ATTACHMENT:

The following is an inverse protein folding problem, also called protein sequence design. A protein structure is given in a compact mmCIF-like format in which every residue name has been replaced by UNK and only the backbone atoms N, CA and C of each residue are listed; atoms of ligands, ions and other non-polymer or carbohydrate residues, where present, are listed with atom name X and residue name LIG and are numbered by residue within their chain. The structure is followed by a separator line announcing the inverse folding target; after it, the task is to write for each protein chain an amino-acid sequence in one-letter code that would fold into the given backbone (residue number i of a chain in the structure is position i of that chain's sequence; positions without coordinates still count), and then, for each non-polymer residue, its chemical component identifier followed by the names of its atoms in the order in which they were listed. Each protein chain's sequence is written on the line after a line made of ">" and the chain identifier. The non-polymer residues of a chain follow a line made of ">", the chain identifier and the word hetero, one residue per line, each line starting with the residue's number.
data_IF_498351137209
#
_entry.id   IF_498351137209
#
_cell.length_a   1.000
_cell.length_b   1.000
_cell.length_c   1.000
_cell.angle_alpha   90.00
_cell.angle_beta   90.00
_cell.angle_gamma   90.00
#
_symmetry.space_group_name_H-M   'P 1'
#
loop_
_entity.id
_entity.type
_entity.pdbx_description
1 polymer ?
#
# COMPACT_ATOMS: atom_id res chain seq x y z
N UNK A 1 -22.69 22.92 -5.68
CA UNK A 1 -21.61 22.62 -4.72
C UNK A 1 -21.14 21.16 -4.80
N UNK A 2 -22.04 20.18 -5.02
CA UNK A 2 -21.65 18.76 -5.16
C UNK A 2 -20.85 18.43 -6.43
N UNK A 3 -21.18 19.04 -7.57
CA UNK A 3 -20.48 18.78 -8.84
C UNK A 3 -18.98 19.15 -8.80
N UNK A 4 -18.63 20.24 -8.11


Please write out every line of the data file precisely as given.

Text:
The following is an inverse protein folding problem, also called protein sequence design. A protein structure is given in a compact mmCIF-like format in which every residue name has been replaced by UNK and only the backbone atoms N, CA and C of each residue are listed; atoms of ligands, ions and other non-polymer or carbohydrate residues, where present, are listed with atom name X and residue name LIG and are numbered by residue within their chain. The structure is followed by a separator line announcing the inverse folding target; after it, the task is to write for each protein chain an amino-acid sequence in one-letter code that would fold into the given backbone (residue number i of a chain in the structure is position i of that chain's sequence; positions without coordinates still count), and then, for each non-polymer residue, its chemical component identifier followed by the names of its atoms in the order in which they were listed. Each protein chain's sequence is written on the line after a line made of ">" and the chain identifier. The non-polymer residues of a chain follow a line made of ">", the chain identifier and the word hetero, one residue per line, each line starting with the residue's number.
data_IF_498351137209
#
_entry.id   IF_498351137209
#
_cell.length_a   1.000
_cell.length_b   1.000
_cell.length_c   1.000
_cell.angle_alpha   90.00
_cell.angle_beta   90.00
_cell.angle_gamma   90.00
#
_symmetry.space_group_name_H-M   'P 1'
#
loop_
_entity.id
_entity.type
_entity.pdbx_description
1 polymer ?
#
# COMPACT_ATOMS: atom_id res chain seq x y z
N UNK A 1 -22.69 22.92 -5.68
CA UNK A 1 -21.61 22.62 -4.72
C UNK A 1 -21.14 21.16 -4.80
N UNK A 2 -22.04 20.18 -5.02
CA UNK A 2 -21.65 18.76 -5.16
C UNK A 2 -20.85 18.43 -6.43
N UNK A 3 -21.18 19.04 -7.57
CA UNK A 3 -20.48 18.78 -8.84
C UNK A 3 -18.98 19.15 -8.80
N UNK A 4 -18.63 20.24 -8.11